Lupus is believed to be one of the many autoimmune diseases, where the immune system affects parts of the body by destroying the cells and tissues which it was supposed to protect. Apparently, its symptoms include skin rashes, fever, painful or swollen joints, and intense fatigue which could spread and settle down. Supposedly, experts at The Scripps Research Institute (SRI) have now identified the chief cause for the growth of this particular disease.
It was estimated that approximately 1.5 million Americans may be suffering from systemic lupus erythematosus (or lupus). Professor of Immunology and Microbial Science in SRI, Dwight Kono and his colleagues seem to have illustrated three proteins, called Toll-like receptors (TLRs) that may be essential for this auto destruction to take place.
TLRs are believed to be proteins which are found in the immune cells that often produce an early response of the immune system towards foreign pathogens. Apparently, it was also stated that TLRs may provide effective targets for the creation of novel treatments not only for lupus but also for various other autoimmune diseases.
It was stated that in lupus, this series of actions may be affected by something which may result in the production of an antibody. As a result, the immune system may produce “autoantibodies” against some of the body’s own molecules, cells and tissues. Supposedly, TLRs identifies the genetic material of the pathogens (viral RNA, viral DNA and bacterial DNA) and stimulates the immune cells to create antibodies against the mentioned molecules.
However the production of antibodies against foreign DNA and RNA appears to have a greater chance of committing a mistake. It was noted that the majority of autoantibodies found in lupus patients may be the ones to the body’s own DNA and RNA. This is why doctors have been noted to often check for the presence of “antinuclear” antibodies in order to detect lupus.
“That’s the Achilles heel. These endolysosomal TLRs are needed for viral and bacterial immunity, but they open the possibility of self reactivity,” says Kono.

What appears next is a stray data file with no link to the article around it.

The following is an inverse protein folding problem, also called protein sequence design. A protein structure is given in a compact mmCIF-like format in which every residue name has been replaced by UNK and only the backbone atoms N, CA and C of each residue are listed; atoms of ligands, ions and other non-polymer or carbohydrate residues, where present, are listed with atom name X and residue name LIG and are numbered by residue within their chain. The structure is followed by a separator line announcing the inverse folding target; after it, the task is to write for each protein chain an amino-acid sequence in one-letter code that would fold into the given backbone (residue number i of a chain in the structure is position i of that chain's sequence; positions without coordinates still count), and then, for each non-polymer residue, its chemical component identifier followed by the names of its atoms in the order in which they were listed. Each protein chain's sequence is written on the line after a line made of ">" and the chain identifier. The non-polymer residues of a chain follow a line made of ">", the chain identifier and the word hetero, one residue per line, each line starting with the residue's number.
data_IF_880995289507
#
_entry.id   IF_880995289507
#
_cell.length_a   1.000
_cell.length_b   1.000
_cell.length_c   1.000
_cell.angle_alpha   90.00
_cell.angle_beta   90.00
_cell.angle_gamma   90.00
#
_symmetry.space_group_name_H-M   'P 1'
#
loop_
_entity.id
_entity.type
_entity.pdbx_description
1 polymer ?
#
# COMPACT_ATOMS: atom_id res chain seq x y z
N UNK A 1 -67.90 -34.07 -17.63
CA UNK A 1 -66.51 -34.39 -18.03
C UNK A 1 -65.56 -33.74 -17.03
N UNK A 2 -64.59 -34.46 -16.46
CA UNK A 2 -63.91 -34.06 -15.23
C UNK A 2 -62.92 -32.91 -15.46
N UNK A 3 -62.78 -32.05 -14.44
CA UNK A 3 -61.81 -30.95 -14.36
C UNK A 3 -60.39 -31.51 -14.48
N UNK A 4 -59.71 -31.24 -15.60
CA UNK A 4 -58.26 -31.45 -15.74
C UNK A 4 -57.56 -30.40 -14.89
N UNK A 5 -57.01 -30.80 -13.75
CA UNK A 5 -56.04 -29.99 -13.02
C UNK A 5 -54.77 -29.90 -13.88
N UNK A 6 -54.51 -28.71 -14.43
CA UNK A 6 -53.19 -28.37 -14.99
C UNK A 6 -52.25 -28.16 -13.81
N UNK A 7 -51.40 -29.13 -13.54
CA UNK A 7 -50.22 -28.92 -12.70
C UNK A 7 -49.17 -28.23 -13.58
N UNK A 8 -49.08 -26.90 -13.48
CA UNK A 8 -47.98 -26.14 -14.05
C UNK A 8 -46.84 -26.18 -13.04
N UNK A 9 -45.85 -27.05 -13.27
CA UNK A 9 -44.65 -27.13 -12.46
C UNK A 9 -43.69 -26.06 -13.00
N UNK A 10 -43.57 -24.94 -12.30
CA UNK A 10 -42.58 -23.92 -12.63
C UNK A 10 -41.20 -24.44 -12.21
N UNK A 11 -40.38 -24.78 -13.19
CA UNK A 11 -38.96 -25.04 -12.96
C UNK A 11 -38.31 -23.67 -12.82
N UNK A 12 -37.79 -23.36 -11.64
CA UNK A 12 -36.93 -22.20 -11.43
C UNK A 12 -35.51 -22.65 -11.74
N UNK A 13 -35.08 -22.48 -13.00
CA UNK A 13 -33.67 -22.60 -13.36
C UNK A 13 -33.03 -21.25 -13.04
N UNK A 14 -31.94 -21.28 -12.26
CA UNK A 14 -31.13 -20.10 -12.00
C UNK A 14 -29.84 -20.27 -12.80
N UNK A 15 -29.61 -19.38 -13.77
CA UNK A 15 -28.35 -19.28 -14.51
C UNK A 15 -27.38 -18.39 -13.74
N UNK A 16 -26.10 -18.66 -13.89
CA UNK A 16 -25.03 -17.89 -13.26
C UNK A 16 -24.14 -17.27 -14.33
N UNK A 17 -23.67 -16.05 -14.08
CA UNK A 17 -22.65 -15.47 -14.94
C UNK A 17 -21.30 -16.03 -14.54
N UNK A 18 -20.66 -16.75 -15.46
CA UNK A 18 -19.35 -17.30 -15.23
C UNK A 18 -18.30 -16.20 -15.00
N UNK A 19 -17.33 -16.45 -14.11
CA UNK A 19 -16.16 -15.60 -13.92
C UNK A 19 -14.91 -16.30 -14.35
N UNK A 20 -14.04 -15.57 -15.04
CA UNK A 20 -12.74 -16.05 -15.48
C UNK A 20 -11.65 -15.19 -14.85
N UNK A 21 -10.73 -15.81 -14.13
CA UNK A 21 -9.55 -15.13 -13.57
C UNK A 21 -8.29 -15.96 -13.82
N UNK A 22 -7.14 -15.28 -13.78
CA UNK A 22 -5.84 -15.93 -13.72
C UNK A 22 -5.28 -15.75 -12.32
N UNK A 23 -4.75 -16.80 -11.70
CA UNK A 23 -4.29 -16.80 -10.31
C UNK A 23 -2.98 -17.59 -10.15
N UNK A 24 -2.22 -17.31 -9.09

Through an analysis on genetically engineered mice, these experts were noted to have discovered that TLRs may be partly responsible for the disease. For the purpose of better understanding this criterion, the experts were believed to have studied mice that were more susceptible to lupus. These mice were noted to have unexpectedly shown several signs and symptoms which were believed to be similar to the symptoms observed in human beings suffering from the disease.
Thus, the subsequent step was noted to be the removal of TLR 3, TLR 7 and TLR 9 from these evaluated mice which were prone to lupus. It was also noted that these three proteins may be important and thus may be required to be moved to the endolysosomal in order to function effectively. Apparently, the UNC-93B protein perhaps also joins itself to these TLRs in their transport to the endolysosomal.
Further, the experts were believed to have engineered lupus-prone mice with an inactive Unc93b1 gene. Supposedly, in comparison to lupus-prone mice with a functioning Unc93b1 gene, the mice with the Unc93b1 transformation seemed to have produced fewer antinuclear antibodies and may possibly even have fewer and less severe symptoms of lupus.
These experts were believed to have then treated the mutant mice with a substance which aroused TLR 4. However even after this, the mice lacking functioning TLR 3, TLR 7, and TLR 9 didn’t appear to develop lupus.
Therefore it is presumed that these three endosomal TLRs may be needed for the best autoantibody production. These findings may be very useful for use in treatments, however before that a deeper analysis may be required.
These findings have been published in the Proceedings of the National Academy of Sciences.